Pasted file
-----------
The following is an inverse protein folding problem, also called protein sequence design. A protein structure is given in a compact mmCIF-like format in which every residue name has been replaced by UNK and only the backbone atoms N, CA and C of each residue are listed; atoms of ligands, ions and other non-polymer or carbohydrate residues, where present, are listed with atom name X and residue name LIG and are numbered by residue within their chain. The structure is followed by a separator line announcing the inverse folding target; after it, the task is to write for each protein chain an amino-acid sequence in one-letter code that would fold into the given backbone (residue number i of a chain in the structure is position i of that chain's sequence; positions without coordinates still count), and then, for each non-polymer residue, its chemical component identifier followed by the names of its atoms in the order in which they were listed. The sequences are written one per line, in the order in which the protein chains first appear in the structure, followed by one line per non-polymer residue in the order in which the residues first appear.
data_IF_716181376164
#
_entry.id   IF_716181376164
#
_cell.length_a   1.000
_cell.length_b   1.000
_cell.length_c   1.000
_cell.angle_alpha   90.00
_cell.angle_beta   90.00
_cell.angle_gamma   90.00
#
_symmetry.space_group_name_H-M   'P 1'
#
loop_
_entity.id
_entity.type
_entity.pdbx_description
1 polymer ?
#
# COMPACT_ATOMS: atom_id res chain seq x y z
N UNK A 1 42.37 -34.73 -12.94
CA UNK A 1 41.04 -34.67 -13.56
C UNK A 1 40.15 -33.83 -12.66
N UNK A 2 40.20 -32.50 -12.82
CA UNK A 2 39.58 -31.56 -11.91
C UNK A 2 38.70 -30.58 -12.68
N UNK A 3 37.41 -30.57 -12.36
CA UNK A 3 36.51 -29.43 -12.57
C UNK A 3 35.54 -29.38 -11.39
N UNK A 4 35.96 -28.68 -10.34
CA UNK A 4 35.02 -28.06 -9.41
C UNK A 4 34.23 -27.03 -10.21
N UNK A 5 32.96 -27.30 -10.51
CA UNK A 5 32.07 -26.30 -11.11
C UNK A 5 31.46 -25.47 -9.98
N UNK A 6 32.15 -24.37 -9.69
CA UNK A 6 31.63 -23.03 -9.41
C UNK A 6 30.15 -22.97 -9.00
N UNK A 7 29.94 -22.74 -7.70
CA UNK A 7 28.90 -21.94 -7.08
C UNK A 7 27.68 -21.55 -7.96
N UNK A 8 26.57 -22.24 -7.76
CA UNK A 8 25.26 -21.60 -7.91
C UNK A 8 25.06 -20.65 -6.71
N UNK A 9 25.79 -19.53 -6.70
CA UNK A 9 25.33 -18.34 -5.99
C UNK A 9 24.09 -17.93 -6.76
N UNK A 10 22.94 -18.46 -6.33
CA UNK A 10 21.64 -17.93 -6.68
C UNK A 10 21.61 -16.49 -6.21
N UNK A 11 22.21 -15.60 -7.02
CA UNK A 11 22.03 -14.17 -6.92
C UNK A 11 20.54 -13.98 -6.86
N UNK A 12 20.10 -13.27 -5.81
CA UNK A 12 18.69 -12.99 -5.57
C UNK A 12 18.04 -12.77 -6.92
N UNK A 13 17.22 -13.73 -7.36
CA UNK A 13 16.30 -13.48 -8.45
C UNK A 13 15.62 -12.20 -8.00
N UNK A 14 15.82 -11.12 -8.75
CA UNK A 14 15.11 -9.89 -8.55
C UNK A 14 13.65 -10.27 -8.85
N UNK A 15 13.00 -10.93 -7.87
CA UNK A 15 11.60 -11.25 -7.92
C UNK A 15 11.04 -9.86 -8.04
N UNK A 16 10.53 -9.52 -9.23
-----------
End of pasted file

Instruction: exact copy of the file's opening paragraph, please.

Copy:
The following is an inverse protein folding problem, also called protein sequence design. A protein structure is given in a compact mmCIF-like format in which every residue name has been replaced by UNK and only the backbone atoms N, CA and C of each residue are listed; atoms of ligands, ions and other non-polymer or carbohydrate residues, where present, are listed with atom name X and residue name LIG and are numbered by residue within their chain. The structure is followed by a separator line announcing the inverse folding target; after it, the task is to write for each protein chain an amino-acid sequence in one-letter code that would fold into the given backbone (residue number i of a chain in the structure is position i of that chain's sequence; positions without coordinates still count), and then, for each non-polymer residue, its chemical component identifier followed by the names of its atoms in the order in which they were listed. The sequences are written one per line, in the order in which the protein chains first appear in the structure, followed by one line per non-polymer residue in the order in which the residues first appear.